Speed master hardware was chosen for the transom. CC Racing engine mounts were used on a stock Zenoah G260 PUM engine. The pipe used is a Jeroen Tune X-Quite pipe ( from VooDoo Props). 1/4 scale and standard Hitec servos on billet mounts in the radio box. (Brian Blazer does recomend the use of a steel tuned pipe, and early testing has shown for a stock engine it likely is going to be the better choice). Testing only makes it faster...a good thing!
* Rudder placement of left or right side is a builder choice, as is the strut length. (Just keep in mind, if you race under NAMBA rules, nothing can extend beyond the transon further than 5 1/4")
Part of the building process on ANY RC model boat is the "Boat Stand" ... This one built from fluted curtain rod and ash boards. Simple yet elegant.
This build also offers some creative building challenges. One being the looks of an actual Rolls Royce Merlin aircraft engine under the hood. That was done using 12 thin-wall stainless steel tubing pieces glued into wood blocks that resemble heads. They were then simply epoxied to the cowl. Another was an exhaust outlet. This boat had a custom secondary muffler built that not only further reduced noise, but was also the exhaust outlet through the transom.
The last little trick added was an automatic cable lubrication system. It was built from a 35mm film can with a thin-wall nitro pipe fitting out the bottom, connected to an aluminum block then tightly slid onto the stuffing tube having a single .050" hole drilled for oil flow regulation. An aircraft fuel on/off valve takes care of stopping the flow of chain saw bar & chain lubricant used for the task.
I choose to again think simplicity and utilized a simple cabinet roller latch to hold down the forward engine cowling. Once you index the two forward pins the cowl simply drops down and snaps firmly into a closed position.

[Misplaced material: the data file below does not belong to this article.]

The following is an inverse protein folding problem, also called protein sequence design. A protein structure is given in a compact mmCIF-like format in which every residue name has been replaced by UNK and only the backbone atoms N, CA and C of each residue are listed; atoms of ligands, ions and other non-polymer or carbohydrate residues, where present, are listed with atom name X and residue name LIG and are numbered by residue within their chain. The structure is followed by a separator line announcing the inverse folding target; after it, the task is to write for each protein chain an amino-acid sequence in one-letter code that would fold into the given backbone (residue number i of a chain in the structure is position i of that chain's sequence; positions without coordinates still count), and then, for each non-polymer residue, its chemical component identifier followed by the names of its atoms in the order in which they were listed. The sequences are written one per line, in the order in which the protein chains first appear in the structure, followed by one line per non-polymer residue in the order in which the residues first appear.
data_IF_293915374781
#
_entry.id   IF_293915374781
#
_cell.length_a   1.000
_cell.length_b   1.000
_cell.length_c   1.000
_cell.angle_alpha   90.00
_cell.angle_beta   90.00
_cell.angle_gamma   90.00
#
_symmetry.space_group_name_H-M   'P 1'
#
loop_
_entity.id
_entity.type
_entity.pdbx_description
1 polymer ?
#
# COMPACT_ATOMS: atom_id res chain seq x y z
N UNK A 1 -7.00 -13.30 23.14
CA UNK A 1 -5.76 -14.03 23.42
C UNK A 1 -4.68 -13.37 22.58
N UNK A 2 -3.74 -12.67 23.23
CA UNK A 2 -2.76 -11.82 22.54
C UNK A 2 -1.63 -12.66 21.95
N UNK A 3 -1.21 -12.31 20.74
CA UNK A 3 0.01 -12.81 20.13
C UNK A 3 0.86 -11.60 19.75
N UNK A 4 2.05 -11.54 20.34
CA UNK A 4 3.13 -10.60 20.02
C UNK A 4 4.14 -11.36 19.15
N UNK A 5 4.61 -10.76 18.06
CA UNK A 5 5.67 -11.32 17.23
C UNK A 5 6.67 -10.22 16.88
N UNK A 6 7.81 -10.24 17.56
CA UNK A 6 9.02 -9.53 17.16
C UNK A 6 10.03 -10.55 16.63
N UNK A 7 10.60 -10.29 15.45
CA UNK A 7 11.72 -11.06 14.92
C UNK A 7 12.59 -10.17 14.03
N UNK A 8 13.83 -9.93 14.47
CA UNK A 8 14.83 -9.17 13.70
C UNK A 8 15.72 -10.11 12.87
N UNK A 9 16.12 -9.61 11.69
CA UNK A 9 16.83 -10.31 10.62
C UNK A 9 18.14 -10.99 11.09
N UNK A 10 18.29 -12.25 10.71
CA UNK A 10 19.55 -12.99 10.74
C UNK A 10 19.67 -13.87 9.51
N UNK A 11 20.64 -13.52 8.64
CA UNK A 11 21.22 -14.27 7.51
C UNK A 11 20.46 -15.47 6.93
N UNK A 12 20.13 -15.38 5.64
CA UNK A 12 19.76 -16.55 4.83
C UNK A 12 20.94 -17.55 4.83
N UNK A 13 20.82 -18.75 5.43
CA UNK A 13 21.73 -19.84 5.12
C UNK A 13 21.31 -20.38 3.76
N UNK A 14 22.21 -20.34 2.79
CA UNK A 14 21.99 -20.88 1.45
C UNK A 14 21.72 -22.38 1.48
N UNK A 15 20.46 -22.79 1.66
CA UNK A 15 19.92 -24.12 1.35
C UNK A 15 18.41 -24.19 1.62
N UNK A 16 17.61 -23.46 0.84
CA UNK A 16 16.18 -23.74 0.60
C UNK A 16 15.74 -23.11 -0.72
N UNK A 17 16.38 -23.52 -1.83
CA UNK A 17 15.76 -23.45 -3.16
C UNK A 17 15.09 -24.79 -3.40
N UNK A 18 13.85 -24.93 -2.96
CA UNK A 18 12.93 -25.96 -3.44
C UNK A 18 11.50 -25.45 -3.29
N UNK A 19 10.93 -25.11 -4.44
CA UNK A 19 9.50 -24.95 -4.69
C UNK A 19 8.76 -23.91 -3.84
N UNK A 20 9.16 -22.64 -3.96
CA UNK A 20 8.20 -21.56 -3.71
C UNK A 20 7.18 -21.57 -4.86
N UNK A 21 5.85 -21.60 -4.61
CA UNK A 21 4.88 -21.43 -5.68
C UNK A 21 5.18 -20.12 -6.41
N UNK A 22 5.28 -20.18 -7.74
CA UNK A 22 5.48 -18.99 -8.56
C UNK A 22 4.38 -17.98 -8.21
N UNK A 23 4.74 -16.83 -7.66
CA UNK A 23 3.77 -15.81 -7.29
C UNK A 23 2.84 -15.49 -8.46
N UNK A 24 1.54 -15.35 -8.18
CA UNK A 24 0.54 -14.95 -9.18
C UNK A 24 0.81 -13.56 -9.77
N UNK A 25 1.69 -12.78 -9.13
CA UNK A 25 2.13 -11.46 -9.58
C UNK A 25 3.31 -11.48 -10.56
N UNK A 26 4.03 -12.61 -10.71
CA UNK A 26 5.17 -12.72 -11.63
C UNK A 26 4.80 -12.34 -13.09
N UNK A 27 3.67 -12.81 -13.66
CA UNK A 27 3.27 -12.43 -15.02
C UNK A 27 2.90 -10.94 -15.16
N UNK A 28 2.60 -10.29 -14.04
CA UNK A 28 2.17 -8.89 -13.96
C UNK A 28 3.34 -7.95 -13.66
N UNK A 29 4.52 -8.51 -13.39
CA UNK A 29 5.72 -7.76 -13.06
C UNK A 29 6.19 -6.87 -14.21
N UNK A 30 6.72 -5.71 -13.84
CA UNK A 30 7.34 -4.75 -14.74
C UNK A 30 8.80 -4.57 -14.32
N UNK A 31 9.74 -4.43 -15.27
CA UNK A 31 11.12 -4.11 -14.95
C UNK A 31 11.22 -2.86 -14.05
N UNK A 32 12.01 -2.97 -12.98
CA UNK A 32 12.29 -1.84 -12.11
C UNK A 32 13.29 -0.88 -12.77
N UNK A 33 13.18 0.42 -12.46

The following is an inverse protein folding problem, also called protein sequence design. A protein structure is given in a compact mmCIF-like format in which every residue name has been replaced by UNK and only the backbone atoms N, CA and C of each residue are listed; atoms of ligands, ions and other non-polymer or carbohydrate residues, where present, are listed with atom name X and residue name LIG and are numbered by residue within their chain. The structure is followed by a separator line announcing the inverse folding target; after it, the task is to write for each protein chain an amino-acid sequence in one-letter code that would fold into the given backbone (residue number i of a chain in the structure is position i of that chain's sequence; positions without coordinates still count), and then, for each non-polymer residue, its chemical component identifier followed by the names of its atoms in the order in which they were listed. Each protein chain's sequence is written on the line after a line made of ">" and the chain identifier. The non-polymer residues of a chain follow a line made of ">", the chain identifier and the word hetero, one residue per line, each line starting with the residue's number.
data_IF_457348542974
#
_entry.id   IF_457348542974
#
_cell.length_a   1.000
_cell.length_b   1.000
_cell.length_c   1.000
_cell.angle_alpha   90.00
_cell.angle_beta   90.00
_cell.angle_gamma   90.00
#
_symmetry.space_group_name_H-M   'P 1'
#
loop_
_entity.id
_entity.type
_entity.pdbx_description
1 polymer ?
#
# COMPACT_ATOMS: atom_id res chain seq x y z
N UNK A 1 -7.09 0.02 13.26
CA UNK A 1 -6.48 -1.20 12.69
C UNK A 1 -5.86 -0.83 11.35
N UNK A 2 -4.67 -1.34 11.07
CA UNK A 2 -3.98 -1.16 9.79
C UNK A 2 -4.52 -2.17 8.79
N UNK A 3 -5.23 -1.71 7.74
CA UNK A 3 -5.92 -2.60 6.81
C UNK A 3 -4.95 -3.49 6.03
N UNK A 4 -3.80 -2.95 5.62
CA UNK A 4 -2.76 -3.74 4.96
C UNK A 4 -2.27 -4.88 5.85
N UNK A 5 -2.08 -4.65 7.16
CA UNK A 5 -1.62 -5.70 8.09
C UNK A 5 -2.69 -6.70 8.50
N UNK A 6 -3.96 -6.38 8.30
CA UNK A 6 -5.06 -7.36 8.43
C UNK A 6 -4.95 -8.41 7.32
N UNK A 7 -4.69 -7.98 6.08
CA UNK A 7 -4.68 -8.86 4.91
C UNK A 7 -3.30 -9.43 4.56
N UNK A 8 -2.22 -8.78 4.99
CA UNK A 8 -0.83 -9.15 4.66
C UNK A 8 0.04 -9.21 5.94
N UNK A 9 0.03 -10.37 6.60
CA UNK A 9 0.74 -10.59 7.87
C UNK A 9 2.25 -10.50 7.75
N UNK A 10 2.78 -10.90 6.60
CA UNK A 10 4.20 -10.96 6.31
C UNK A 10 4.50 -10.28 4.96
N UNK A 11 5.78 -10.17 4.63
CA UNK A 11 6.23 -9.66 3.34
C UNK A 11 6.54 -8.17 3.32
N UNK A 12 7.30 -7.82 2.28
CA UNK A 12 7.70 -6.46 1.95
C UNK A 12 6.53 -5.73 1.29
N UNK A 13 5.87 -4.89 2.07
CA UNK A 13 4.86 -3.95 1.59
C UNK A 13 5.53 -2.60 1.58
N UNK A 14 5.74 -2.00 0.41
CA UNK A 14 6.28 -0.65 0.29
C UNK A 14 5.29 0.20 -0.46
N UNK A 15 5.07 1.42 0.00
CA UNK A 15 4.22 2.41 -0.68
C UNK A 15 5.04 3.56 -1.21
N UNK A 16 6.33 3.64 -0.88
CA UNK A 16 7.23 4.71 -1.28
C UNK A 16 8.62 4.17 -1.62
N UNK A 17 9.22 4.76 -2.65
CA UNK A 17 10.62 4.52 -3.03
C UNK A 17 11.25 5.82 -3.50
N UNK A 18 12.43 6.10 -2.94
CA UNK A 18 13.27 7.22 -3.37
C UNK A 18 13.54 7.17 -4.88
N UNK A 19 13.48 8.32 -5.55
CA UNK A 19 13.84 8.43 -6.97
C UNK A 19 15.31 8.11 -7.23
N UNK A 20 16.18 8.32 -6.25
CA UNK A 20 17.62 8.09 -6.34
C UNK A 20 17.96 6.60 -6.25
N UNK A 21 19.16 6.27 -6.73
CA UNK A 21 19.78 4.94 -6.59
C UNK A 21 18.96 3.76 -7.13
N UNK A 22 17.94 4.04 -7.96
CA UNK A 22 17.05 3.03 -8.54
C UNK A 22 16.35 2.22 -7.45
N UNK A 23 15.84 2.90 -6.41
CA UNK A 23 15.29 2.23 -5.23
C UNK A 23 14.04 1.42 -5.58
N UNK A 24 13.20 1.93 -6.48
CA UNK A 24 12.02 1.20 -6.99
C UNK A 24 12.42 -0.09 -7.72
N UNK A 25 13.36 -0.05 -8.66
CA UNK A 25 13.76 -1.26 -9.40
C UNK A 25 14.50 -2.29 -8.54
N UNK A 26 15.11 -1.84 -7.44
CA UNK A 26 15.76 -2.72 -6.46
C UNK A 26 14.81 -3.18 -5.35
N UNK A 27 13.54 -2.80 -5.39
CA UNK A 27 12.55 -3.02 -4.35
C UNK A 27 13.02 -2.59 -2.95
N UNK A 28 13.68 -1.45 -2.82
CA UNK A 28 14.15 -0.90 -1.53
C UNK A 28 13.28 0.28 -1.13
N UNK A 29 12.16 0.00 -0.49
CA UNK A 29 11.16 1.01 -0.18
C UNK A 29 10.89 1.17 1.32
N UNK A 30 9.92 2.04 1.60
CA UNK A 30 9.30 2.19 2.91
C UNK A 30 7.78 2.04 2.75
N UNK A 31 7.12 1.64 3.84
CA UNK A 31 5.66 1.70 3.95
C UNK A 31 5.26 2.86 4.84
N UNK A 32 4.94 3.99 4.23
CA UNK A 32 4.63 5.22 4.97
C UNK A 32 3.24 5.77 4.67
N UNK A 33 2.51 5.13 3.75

The Blazer Lauterbach's first trip to the pond was quite a pleasure. The first prop on the boat had it leaving the beach effortlessly. After a few shake down laps of left and right turning we were ready to open it up and get a feel for the handling.
WOW! The handling is superb with full control turning left or right and no tripping or odd handling noted. The initial strut setting was a tad deep on those first runs so a setting a tad less seemed to be ideal. At that setting the bow came up and sponsons just floated on the water's ripples or waves.
Initial tests resulted in speeds from the upper 40's to low 50's with most of the easy launching props, and pushing high 50's with some of the more aggressive props. At one point we had a good 20+ mph wind blowing causing rolling white caps on the lake. Since the wind was blowing towards the shore I decided I would run the Lauterbach in the BIG water just for giggles. To all our surprise it went through this water without issues and was able to run wide open throttle in all directions! Super stable the whole time...just incredible!
** Update ... As of September 18th 2011, Now a NAMBA 6 lap National Record Holder !!
Here is a short video of the Lauterbach in a race.